With eight main islands and a total of 137 islands in the Hawaiian chain, the Aloha State offers you some of the most memorable landscapes found anywhere on earth.
While Oahu, Maui, Kauai, and others may not have famous international sports teams, there is still a lot for you to see as a sports and leisure tourist, or adventure sports fan.
Whether you are interested in watching a football game, rodeo, ironman, or tennis, there is something for you in Hawaii.
1. Surfing Events
Hawaii is the mecca of surfing, its traditional home, and the islands host several top-flight competitions every year.
Towards the end of the year, the north shore of the Hawaiian island of Oahu is home to some of the best waves on the planet.
Naturally, the best surfers around the world come to the island to compete in the Vans Triple Crown. The Triple Crown comprises three events, beginning with the Hawaiian Pro near the small town of Haleiwa.
Spectators line Ali’i Beach Park to watch the mesmerizing skills over the course of two weeks.
Attention then shifts to the iconic surf break, Sunset, where the Vans World Cup takes place. With waves rising as high as two stories, the fast-breaking walls test even the most talented surfer.
The final and third stop is the Billabong Pipemasters.
Over 40 of the top big-wave riders around the world show up to compete along the notorious Banzai Pipeline.
The incredible barrel waves make for entertaining viewing, with the surfers having to put it all on the line to win.
At the end of all three events, the men and women with the highest 6-ride total from all locations are crowned the champion.
A second famous event is the Eddie Aikau Big Wave Invitational called. Named after Eddie Aikau, a legendary big-wave surfer himself, this event is the oldest and most prestigious big-wave competition in the world.
Because of the conditions needed to produce such surf, the event has no fixed date.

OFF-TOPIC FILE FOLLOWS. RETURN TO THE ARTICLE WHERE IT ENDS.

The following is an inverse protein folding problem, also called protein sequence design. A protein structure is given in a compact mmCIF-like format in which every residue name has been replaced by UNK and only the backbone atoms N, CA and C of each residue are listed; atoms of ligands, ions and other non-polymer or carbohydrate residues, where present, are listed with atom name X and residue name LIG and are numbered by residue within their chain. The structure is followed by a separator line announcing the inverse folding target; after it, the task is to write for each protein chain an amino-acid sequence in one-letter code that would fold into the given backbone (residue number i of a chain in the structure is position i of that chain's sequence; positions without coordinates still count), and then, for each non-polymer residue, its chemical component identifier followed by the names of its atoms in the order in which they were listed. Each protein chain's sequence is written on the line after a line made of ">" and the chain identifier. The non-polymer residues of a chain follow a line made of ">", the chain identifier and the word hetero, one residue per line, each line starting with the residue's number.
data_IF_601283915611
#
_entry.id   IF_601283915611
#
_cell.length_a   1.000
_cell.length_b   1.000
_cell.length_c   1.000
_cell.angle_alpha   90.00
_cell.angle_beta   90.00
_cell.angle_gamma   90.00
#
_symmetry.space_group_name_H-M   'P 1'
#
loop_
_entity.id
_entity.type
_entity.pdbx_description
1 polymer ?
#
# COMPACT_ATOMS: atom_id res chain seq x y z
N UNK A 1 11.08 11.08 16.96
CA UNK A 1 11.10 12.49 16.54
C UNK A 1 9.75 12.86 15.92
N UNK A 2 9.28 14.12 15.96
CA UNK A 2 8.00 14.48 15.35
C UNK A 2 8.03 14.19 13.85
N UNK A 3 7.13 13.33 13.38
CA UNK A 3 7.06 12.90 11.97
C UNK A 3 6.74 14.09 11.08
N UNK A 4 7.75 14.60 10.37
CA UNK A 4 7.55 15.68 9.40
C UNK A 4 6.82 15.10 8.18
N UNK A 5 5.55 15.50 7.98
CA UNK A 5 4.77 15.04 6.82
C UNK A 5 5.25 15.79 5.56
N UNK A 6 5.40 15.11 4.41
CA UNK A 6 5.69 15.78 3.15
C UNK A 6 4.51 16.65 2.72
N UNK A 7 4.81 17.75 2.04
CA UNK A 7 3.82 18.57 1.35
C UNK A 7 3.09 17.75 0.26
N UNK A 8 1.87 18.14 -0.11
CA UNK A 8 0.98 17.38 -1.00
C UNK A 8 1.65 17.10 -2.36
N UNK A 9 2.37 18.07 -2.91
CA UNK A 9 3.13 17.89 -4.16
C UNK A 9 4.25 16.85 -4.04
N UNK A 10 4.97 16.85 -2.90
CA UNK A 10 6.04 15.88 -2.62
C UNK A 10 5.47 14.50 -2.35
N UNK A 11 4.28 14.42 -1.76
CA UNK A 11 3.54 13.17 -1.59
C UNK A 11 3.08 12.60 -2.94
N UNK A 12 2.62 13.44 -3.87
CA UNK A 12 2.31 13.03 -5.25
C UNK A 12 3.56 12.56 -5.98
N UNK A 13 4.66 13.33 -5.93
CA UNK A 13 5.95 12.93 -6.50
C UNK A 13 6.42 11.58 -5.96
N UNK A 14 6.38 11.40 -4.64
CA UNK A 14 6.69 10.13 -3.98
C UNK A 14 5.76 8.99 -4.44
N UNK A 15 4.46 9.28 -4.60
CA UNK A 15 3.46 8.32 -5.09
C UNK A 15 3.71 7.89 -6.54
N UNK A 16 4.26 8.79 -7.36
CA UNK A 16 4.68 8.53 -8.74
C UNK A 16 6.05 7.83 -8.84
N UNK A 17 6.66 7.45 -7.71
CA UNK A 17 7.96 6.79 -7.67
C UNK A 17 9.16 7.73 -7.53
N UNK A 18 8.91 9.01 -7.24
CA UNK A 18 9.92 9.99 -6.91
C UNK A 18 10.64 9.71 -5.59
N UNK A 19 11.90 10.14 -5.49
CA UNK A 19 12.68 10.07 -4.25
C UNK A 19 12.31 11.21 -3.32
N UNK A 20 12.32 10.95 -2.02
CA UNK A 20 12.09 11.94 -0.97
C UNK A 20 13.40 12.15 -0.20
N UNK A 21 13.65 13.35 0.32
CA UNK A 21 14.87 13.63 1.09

It can occur at any time between late December to the end of February.
Some years it may not run at all, however, when it does, crowds of up to 40,000 people flock to Waimea Bay to watch 24 of the best big-wave riders brave the giant breaks.
You can see if the event is going ahead when you are in Hawaii and stay up to date with future invitationals right here.
2. Golf Tournaments in Hawaii
With fantastic year-round weather and a landscape naturally lush and green, it should come as no surprise that Hawaii is home to many incredible golf courses.
Throughout the calendar year, golf legends, present stars, and future guns head to Hawaii to compete in a number of professional and amateur tournaments.
The biggest PGA event in Hawaii is the Sony Open.
A long-running tournament, the Open is also one of the biggest charity events in the state.
Since beginning in 1965, the tournament has been held at the Waialae Country Club near Honolulu on the island of Oahu.
The event was also a part of history in 2007 when amateur Tadd Fujikawa made the 36-hole cut at the impressive age of 16 years and 4 days old.
LPGA and Tournament of Champions
Other golf tournaments include the LPGA Lotte Championship held at the Ko Olina Golf Club in Kapolei on Oahu.
Another event you might want to consider getting tickets for is the Tournament of Champions, usually played at Kapalua Resort on the island of Maui.
The majority of major tournaments occur in the early months of the year, along with September and October.
3. Tennis Tournaments in Hawaii
Hawaiian Open Tennis
When it comes to tennis in Hawaii, the top option is the Hawaiian Open.